I discussed in my previous article two composition rules that could make your product photography more appealing. I will expand on this topic in this article.
This is the ninth installment in my series to help online marketers take better product images. “Part 1” discussed the importance of backdrops. “Part 2” explained the tripods. “Part 3” looked at artificial lighting. “Part 4” looked at angles and views, and “Part 5” looked at choosing a camera. “Part 6” evaluated lenses and their importance. “Part 7” focused on magnification and close-ups, and “Part 8” introduced the basics of composition.
In this article, I’ll go over three advanced composition strategies: the golden ratio, the golden triangle, and dynamic diagonals.
The golden ratio, also known as the Fibonacci spiral, is a compositional design rule based on the principles of a 13th-century Italian mathematician, Leonardo of Pisa (later known as Fibonacci). The famous Fibonacci sequence is that each number is the sum of the previous two – 1, 1, 2, 3, 5, 8, 13, etc. Applying this sequence to photography and design creates aesthetic layouts.
Imagine a series of adjacent squares in the frame of your camera. The length of the first and second square is the same. The length of the third square is the sum of the first two. Placing an arc in each square, connecting the opposite corners, represents a natural path of how human eyes see an object. The distance from the arc of each square would be 1.618 times the length of the square. This is called the golden ratio: 1.618. It is a natural path that draws our attention around the photo and ultimately to the focal point of the image.
Applying the golden ratio to product photography, place your item at the end of the spiral (like the surfboard above). Then place all of the supporting elements in the large arch as it comes out of the focal point. Anything of support that is not part of the arc would distract viewers’ attention and lead to an unsatisfactory picture.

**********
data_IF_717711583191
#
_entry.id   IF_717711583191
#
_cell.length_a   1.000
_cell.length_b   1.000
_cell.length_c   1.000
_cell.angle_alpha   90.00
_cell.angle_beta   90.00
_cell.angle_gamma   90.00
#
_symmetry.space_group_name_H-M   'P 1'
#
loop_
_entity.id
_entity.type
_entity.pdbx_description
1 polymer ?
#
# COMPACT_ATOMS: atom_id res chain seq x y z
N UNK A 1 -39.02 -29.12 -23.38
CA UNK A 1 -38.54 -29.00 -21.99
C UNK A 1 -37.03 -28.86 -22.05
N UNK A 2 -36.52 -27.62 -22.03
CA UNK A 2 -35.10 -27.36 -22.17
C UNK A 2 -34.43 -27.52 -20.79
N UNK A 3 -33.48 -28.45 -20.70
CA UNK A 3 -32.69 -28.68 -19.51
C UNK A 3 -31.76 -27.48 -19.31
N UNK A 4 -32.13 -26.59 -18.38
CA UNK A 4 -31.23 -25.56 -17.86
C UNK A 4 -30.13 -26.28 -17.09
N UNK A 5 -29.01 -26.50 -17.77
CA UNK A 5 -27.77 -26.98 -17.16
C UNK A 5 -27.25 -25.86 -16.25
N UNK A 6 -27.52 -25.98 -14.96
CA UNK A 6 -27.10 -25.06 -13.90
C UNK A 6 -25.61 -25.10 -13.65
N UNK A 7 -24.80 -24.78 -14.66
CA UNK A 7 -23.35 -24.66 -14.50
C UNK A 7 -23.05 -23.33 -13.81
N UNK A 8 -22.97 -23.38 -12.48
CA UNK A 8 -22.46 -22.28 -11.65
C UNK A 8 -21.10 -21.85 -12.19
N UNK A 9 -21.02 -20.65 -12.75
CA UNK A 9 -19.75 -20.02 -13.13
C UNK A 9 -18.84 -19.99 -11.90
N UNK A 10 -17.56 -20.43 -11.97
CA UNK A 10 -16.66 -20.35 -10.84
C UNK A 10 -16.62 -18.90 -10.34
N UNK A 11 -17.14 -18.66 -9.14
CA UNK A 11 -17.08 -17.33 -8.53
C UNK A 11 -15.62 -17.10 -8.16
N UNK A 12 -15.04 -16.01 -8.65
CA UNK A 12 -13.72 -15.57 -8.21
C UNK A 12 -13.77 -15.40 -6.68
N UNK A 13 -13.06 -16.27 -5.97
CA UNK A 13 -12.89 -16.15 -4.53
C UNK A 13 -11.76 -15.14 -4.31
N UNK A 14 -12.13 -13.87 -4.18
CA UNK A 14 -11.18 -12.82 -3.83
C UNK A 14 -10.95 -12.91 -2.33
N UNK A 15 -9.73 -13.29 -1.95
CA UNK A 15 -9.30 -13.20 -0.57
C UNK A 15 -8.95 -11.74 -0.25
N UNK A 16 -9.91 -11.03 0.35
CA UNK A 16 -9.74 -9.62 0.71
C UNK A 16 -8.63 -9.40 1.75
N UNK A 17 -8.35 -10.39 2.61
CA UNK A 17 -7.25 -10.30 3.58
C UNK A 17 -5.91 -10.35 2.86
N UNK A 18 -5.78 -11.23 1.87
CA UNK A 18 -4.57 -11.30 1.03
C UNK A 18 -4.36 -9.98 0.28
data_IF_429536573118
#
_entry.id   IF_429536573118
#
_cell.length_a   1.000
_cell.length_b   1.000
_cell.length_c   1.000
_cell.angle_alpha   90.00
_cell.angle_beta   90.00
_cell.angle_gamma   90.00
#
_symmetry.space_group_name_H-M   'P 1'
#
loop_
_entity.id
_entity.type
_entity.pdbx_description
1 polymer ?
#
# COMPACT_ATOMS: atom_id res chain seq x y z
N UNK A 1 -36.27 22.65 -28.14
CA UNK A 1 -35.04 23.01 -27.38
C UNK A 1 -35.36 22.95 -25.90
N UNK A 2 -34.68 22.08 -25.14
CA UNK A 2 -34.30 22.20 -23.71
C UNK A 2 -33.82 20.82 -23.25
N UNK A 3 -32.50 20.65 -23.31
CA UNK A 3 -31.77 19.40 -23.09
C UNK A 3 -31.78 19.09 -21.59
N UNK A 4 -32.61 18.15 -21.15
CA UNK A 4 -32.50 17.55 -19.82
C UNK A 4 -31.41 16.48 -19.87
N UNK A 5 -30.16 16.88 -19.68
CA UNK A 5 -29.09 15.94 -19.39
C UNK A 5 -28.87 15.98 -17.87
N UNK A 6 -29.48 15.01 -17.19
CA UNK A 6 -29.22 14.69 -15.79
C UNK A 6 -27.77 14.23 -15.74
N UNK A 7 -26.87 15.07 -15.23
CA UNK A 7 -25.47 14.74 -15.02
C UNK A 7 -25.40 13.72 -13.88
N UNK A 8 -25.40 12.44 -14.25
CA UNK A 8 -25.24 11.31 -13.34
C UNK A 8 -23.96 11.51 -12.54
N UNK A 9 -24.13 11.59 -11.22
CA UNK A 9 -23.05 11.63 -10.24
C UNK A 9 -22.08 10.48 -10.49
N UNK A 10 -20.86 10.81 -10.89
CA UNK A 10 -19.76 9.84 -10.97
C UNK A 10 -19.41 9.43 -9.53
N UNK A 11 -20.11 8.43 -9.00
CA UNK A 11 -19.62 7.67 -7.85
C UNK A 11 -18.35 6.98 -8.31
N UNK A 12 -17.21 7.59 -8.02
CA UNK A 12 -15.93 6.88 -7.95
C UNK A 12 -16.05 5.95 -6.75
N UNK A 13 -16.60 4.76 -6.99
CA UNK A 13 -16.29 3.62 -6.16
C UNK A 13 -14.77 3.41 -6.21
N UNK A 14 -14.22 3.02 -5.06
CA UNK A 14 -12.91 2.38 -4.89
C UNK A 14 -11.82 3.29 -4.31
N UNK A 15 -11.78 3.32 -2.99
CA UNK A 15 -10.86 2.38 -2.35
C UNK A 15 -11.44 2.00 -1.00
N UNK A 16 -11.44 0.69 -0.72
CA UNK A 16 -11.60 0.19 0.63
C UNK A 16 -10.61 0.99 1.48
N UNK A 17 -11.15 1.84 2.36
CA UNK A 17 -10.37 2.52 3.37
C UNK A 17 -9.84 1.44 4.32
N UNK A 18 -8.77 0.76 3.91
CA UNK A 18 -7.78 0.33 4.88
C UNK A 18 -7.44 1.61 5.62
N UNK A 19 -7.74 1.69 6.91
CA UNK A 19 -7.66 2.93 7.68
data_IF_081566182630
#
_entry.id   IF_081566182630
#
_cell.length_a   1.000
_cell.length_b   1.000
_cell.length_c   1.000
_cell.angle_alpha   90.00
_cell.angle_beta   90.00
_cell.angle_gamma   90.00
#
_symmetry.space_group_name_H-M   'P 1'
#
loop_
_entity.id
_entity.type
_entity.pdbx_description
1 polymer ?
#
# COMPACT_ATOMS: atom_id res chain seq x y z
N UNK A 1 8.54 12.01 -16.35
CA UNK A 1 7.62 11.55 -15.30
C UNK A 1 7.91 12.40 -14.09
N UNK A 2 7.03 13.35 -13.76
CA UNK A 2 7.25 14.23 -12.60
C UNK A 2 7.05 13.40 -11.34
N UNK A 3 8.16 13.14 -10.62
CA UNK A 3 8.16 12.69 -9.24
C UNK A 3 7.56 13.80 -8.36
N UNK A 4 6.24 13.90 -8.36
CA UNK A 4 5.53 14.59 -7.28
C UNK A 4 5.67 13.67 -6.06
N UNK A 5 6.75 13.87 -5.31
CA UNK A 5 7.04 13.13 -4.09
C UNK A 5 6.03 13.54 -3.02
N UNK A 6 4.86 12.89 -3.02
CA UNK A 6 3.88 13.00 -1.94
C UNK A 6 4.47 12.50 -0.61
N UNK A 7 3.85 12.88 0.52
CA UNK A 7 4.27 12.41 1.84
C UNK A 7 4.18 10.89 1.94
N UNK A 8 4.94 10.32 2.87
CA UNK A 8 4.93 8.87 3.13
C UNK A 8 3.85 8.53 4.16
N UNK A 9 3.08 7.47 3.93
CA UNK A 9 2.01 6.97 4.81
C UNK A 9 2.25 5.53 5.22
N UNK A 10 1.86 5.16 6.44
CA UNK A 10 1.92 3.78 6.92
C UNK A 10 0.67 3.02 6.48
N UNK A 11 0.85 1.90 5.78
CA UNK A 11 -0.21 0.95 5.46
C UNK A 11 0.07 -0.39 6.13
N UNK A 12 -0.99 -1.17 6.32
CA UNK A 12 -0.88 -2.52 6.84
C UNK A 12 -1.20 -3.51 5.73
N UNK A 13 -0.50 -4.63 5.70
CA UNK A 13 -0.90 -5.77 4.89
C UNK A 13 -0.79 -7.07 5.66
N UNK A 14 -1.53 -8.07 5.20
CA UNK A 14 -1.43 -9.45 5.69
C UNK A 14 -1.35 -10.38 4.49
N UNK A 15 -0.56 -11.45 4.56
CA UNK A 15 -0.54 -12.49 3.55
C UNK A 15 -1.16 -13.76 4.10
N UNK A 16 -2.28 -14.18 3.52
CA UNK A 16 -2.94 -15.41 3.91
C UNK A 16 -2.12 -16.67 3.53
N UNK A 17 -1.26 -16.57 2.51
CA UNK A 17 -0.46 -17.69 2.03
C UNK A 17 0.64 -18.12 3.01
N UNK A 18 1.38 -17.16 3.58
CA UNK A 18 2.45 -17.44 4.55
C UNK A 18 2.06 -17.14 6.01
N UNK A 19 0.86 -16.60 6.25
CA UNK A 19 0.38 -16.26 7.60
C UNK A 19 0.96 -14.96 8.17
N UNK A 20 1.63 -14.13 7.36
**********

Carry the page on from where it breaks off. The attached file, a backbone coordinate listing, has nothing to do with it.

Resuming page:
The Golden Triangle is another advanced composition rule that divides the photo frame into triangular sections whose focal point is the intersection of the lines. It’s similar to the rule of thirds in my previous article.
Placing your product along these axes will enhance the focal point of the image and make it more attractive. Unlike the rule of thirds, however, the golden triangle focuses on adding a strong diagonal element with guiding lines that draw the human eye to the focal point of the image.
The Golden Triangle is more difficult than the Rule of Thirds. But look carefully at the product announcements. You will likely see the Golden Triangle applied frequently.
To experiment, divide your frame into two diagonal sections along an imaginary line connecting the opposite corners. Next, draw two diagonal lines from the unused corners to intersect the original line at a 90 degree angle. Place your product at the intersection of the lines and keep the supporting elements of the photo in the same triangle. It is a simple and effective method of creating an attractive product image.
The dynamic diagonal composition is relatively easy. You are probably doing it unconsciously. The rule is to place the essential elements of a photo diagonally. The lines in a product photo are the best way to draw the viewer’s attention to the item. The supporting elements in the photo should lead to the product, the focal point.
Following this rule is simple. Look at your frame, place your product, and build your support elements around your product along diagonal lines. Note the example below. Plants and rocks lead our gaze to the product (face powder).
See “Part 10: Lines as design elements”.